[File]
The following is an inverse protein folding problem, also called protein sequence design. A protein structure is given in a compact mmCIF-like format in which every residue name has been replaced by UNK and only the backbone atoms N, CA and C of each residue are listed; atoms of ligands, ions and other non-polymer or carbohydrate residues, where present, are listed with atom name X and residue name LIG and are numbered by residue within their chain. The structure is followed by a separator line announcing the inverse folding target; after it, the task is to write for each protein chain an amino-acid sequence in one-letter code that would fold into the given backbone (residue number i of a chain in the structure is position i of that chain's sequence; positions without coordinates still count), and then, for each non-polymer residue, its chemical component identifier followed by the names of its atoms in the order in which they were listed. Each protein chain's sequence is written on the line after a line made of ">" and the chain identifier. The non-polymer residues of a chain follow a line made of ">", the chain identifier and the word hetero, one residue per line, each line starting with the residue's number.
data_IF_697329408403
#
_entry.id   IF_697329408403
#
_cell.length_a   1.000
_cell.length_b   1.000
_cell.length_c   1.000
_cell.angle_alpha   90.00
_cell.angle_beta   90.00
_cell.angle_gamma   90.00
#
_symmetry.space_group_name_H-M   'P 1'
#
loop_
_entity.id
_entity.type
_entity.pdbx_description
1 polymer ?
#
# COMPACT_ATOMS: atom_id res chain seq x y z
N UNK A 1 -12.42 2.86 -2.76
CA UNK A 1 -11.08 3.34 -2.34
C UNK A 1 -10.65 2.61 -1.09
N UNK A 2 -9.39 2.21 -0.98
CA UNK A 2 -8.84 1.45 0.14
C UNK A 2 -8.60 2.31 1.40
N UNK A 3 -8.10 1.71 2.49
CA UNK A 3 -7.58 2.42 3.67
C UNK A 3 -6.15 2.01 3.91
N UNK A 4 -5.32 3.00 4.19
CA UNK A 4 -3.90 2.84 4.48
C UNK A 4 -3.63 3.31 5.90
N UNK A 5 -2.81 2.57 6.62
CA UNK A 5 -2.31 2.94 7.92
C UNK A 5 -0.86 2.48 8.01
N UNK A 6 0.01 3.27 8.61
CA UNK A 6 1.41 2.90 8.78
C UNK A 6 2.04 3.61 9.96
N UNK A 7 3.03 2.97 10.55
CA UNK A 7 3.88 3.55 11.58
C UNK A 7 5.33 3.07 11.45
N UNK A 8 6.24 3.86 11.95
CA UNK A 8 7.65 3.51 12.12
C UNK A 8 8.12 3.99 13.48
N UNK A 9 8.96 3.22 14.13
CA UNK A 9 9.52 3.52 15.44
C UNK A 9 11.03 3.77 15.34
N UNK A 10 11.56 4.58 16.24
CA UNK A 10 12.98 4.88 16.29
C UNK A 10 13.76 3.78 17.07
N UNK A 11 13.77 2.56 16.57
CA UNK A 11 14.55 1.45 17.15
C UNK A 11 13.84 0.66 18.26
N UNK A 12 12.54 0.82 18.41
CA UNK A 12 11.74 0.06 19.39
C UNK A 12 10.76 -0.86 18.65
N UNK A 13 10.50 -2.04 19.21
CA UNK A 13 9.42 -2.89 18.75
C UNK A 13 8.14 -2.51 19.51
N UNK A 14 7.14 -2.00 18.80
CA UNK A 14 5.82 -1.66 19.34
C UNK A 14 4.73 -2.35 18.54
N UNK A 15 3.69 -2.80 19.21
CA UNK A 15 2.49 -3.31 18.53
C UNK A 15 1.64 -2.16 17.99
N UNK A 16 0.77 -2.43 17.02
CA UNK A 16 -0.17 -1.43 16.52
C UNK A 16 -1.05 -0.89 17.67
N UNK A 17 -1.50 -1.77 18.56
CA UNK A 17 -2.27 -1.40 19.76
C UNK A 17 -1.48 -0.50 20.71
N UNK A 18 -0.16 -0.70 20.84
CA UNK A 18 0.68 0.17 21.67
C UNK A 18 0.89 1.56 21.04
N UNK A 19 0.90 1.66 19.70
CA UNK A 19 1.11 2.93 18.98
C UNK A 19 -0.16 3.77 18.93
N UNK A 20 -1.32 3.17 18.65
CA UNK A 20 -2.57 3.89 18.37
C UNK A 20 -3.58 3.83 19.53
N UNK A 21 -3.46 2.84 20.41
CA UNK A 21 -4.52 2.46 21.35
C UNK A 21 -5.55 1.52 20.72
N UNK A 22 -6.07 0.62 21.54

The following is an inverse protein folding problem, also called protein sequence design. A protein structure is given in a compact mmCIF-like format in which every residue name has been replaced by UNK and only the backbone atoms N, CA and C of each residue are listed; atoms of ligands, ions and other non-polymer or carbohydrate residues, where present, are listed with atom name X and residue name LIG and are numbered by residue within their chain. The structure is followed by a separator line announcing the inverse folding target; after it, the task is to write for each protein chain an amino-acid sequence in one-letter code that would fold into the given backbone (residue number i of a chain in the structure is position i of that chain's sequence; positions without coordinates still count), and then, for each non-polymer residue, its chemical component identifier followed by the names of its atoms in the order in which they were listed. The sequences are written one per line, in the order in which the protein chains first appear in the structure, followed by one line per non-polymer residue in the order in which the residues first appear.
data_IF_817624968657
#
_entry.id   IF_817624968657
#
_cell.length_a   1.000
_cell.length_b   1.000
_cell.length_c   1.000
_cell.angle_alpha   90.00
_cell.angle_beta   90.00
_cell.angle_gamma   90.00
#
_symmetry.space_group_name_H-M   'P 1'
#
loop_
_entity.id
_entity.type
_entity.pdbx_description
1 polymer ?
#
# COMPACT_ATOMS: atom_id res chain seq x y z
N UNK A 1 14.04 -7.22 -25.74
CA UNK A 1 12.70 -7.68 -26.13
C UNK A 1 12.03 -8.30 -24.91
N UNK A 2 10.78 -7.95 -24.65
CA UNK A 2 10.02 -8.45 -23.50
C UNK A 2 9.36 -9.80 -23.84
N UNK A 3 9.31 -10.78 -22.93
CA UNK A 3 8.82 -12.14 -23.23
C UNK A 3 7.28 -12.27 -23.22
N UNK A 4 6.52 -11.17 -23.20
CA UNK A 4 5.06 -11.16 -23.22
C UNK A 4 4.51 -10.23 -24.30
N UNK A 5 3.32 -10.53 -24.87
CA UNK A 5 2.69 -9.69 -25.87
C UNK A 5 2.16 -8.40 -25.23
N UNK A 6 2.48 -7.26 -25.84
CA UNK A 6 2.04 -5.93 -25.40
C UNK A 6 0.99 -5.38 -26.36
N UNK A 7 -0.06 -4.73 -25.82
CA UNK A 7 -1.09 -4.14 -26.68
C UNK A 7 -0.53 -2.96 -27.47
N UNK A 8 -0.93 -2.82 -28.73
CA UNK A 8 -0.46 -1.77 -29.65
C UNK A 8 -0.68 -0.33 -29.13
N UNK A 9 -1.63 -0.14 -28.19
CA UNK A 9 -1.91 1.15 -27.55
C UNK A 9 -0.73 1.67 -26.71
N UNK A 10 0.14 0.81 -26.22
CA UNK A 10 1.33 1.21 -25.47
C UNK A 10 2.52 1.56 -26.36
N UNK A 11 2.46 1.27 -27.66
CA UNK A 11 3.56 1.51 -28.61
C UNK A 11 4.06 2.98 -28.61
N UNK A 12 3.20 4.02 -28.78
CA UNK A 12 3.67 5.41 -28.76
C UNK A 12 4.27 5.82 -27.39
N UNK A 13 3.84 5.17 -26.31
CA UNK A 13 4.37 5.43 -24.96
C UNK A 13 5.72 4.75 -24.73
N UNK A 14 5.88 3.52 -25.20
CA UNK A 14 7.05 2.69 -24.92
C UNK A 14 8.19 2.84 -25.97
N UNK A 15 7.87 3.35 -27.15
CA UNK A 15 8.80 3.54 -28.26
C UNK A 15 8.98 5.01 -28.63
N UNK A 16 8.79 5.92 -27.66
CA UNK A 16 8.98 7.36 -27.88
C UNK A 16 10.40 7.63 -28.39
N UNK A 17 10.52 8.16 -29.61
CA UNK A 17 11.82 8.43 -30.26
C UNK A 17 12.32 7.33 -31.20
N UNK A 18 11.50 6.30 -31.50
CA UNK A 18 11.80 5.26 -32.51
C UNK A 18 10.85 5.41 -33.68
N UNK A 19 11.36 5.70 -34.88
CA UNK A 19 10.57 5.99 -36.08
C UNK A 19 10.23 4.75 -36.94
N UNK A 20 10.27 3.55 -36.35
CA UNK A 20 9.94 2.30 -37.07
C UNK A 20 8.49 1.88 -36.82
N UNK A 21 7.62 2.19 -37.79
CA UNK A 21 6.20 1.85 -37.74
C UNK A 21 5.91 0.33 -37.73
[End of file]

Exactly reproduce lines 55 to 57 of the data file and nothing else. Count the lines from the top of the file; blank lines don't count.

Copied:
N UNK A 12 12.54 0.82 18.41
CA UNK A 12 11.74 0.06 19.39
C UNK A 12 10.76 -0.86 18.65